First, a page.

Together these studies highlight an important role for P. falciparum DNA as an activatory ligand, particularly in activating pDCs and driving production of IFN-α (107). Since only the pDC subset in humans expresses TLR9 [reviewed in (140)], ligation of TLR9 by P. falciparum DNA and subsequent cytokine production by pDCs may be one of the primary mechanisms by which human DCs are activated by Plasmodium (107, 136). Cytoplasmic pattern recognition receptors for Plasmodium DNA, which are expressed in all DC subsets, may also play a prominent role in anti-Plasmodium interferon responses (141, 142). Of particular interest are the role of STING-dependent responses in DCs and their role in anti-malaria responses. Considering the wide distribution of Plasmodium DNA throughout the host during infection (143), the human DC response to malarial DNA ex vivo and in vitro is one of the key gaps in knowledge that remains unaddressed.

Murine studies have identified a number of other immunostimulatory Plasmodium products, but their role in DC activation has not yet been investigated. Glycosylphosphatidylinositol (GPI) molecules, membrane anchors for Plasmodium surface proteins, are known ligands for TLR2 (144), expressed on human cDCs (118). Parasite RNA is known to induce type I IFN via TLR7/MyD88-dependent signaling (145), and TLR7 is highly expressed on human pDCs (118), the major producers of type I IFN. Finally, microvesicles are small organelles of 1 μm of less in size, derived by blebbing of the plasma membrane, which are generated in high volumes during Plasmodium infection (146, 147). They can contain a range of parasite material, and are able to induce cytokine secretion from murine (148) and human (149) macrophages. In summary, considering the wide range of immunostimulatory molecules produced by Plasmodium spp., it remains interesting that the DC response to malaria is not always activatory. While further studies should continue to identify Plasmodium ligands that drive DC activation, this must be studied in combination with the factors that underlie DC suppression in malaria.

DCs and Plasmodium: Outstanding Questions and Future Directions

Immunity to Plasmodium is complex, and many aspects of cellular immunity remain poorly understood, particularly the impact of malaria on DC function. A better understanding of DC responses to Plasmodium will provide insight into the low efficacy and relative short duration of protection of the current malaria vaccine RTS,S, as well as the slow acquisition of natural immunity in malaria-exposed individuals. One of the most important unresolved questions is one of DC “suppression”: namely, whether exposure to Plasmodium spp., particularly P. falciparum, inhibits the ability of DCs to initiate and orchestrate effective immune responses. Determining precisely how DCs are modulated by P. falciparum is crucial for understanding the development of immunity to malaria.

Some of the most interesting insights into the effects of malaria-induced DC impairment come from field studies that stratified patients by severity of infection. Studies that analyzed mild vs. severe malaria cases separately did not observe significant differences in DC phenotype between the groups (82, 102), suggesting that there may be a “tipping point” beyond which DC dysfunction is altered regardless of the severity of clinical presentation. This is underscored by the similarities in DC phenotype between natural exposure and CHMI. The latter are a naïve population, but during acute infection and for at least 24 h after treatment they exhibited similar DC phenotypes to those seen in naturally infected cohorts. Repeated infections could lead to sustained downregulation of DC function. Considering that successful induction of vaccine responses requires DC involvement, the failure of multiple malaria vaccines when transitioning from naïve populations to endemic populations (21, 150) may be due to impaired DC function in these endemic populations prior to vaccination.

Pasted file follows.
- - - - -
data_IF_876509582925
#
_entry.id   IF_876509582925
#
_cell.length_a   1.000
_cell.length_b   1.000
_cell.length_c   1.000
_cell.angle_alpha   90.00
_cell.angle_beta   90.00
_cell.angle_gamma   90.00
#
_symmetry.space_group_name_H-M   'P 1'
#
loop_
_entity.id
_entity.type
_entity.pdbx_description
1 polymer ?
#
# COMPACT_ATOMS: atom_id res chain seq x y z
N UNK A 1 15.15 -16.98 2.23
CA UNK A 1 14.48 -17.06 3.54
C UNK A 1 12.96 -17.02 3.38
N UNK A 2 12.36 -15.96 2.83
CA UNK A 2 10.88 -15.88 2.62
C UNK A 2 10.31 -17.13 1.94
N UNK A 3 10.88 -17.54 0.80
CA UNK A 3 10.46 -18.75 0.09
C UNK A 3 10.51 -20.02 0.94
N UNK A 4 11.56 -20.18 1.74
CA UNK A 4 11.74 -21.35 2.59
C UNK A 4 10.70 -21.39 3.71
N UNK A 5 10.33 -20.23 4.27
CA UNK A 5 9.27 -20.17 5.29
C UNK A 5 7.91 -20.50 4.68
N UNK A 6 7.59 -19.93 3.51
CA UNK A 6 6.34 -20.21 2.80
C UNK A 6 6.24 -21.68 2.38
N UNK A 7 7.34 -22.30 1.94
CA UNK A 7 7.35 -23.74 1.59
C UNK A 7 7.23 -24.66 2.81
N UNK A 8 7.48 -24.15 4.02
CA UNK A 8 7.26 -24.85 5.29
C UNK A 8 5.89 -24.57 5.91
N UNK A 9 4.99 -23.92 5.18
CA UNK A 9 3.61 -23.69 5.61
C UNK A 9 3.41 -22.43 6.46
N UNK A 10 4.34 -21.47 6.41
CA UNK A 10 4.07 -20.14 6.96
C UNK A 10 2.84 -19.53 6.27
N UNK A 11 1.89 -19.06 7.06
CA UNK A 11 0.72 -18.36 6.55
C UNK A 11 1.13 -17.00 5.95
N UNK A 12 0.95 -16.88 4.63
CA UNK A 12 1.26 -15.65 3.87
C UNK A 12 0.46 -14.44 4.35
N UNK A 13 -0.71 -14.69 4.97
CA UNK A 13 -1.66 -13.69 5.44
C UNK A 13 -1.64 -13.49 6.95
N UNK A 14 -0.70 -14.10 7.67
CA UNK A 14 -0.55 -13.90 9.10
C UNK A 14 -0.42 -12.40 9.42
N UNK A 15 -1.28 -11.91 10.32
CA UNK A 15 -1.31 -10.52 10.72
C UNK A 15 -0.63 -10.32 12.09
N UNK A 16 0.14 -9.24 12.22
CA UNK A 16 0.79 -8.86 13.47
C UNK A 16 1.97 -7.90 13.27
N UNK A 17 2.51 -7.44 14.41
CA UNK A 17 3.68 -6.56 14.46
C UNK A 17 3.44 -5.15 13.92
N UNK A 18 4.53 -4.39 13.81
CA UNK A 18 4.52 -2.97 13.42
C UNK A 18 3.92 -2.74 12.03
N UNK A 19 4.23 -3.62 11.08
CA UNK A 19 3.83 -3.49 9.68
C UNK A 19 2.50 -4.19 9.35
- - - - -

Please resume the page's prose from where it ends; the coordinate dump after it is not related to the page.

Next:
Some valuable insights could be obtained by investigating differences in DC impairment between asymptomatic and symptomatic malaria cases. The systemic inflammation characteristic of symptomatic malaria undoubtedly contributes to DC dysfunction. While asymptomatic cases seem to experience similar loss of DC function short-term (87, 88, 99), it may be that they exhibit better recovery of DC function long-term. The phenotypic differences between high- and low-dose inoculation cohorts in CHMI studies (89, 91, 92) suggest that administering curative treatment while parasitaemia is still very low is also effective at limiting DC impairment. The similarities between naturally infected cohorts (Figure 3) also suggest that transmission intensity does not have a major impact on DC dysfunction beyond a certain threshold. Studies that follow the long-term effects of malaria exposure on DC function will be essential to clarify whether DC impairment persists after malaria elimination, especially in unstable transmission settings.

FIGURE 3
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Figure 3. A summary of dendritic cell responses to Plasmodium. While the dendritic cell response is heterogeneous, certain trends are evident when examining the entirety of the current literature. Downregulation of dendritic cell function is commonly observed in field studies of infected humans. In vitro studies have yielded insight into the complexities of dendritic cell activation by Plasmodium, particularly the types of ligands that can trigger an inflammatory response.